When you put your car into park and shift into neutral, it’s the solenoid that takes care of shifting for you. When your gearbox is overheating, there’s no way to tell whether the problem is caused by a bad shift solenoid or a blown fusible
You have a couple of things to check before you decide that you need to call in the transmission shop. Do you have trouble shifting or error messages in your dash? The transmission solenoid is a part that can cause a lot of strange problems with your automatic transmission if one is faulty. Replacing a shift solenoid may be costly, so it’s a good idea to make sure you don’t replace a functional shift solenoid
This is a guide that will teach you the common symptoms, location, and how to diagnose it.
7 Bad Shift Solenoid Symptoms
The most common symptom of a bad shift solenoid is shifting problems with your automatic transmission. It could also indicate that the oil, air filter, and/or transmission fluid need to be changed.
Check Engine light
All bad shift solenoid symptoms will be noticed when the check engine light comes on. The check engine light should be on even if there’s a problem with the transmission.
A code P0700 usually means that the oil filter needs to be replaced or changed. It will lighten up, and you’ll see a P0700 Trouble code. If you have an automatic car or truck, you should check the transmission fluid level to see if there is a leak.
Transmission Warning Light
In some cars, a separate transmission warning light may be available. If the battery light is on on your car, it might be a problem with the wiring harness.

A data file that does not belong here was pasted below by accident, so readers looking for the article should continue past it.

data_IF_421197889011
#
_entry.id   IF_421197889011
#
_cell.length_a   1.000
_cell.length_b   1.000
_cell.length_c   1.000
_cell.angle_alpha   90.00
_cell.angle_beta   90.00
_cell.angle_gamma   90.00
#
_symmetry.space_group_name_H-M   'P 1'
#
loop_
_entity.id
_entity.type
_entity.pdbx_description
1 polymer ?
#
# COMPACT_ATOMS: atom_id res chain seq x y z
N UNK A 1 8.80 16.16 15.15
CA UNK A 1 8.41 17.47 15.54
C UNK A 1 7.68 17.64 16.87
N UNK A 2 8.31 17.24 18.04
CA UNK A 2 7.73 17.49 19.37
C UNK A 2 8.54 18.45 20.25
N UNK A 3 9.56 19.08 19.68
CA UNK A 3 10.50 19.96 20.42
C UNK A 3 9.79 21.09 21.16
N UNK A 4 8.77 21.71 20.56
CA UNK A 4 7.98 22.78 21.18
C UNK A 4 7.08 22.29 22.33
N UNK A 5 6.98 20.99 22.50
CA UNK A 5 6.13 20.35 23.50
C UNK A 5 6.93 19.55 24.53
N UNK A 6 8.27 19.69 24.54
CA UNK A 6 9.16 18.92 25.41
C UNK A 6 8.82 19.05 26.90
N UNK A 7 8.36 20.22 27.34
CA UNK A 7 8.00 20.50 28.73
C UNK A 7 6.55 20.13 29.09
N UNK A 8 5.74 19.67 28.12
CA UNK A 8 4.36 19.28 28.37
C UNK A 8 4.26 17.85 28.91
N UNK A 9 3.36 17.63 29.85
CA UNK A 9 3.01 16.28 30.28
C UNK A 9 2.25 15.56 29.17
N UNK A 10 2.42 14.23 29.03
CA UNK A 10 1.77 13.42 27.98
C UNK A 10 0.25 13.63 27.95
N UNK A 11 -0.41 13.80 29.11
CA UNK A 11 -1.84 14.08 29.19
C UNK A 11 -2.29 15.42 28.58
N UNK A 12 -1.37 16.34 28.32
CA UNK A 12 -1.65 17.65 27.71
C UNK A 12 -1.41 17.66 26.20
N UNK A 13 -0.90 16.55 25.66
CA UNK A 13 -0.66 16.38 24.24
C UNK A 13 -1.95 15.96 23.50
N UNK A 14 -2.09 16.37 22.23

A transmission control module diagnostic is an easy way to read the trouble codes. You only need an OBD2 scan tool to read generic and enhanced trouble codes. You need a cheap engine tester that can read the codes from the engine control module.
A slow shifting transmission is caused by a problem with the transmission shift solenoids, which are used to shift the transmission between gears. This works for both upshifting and downshifting.
Your car may have a problem engaging some gears, which will cause it to skip to the next gear. If you’re seeing this, then you have transmission shift solenoid problems. There are often a few of these in any car that’s out of warranty, and they are most likely responsible for why your vehicle is having issues shifting.
Stuck in gear
In the case that the shift solenoid was damaged while the transmission was engaged, it might cause the transmission to be stuck in that gear. If your car doesn’t start, the first thing you need to do is find out why.
Downshift or Upshift Issues
It’s possible you have intermittent problems with the transmission shift solenoid, which could cause shifting problems. This clutch can cause the engine to overheat, resulting in engine damage if left unchecked.
It’s possible to limp-mode your engine, and this is a safety feature to prevent damage to your engine if it starts to lose power. When you hear the transmission shift into gear, but there is no engine movement, that usually means the transmission is slipping into limp mode.
Transmission Shift Solenoid Function
Transmission shifter’s job is just like it sounds: it shifts the gears. The TCS gathers data from the engine, vehicle speed sensors, and other sensors. The engine control module uses all of these parameters to determine when it’s time to shift to the next gear.
A transmission control unit sends a power or ground signal to the required shift solenoid, which causes it to open and let the transmission oil flow into the valve body, which then shifts to the next gear.
Transmission Shift Solenoid Location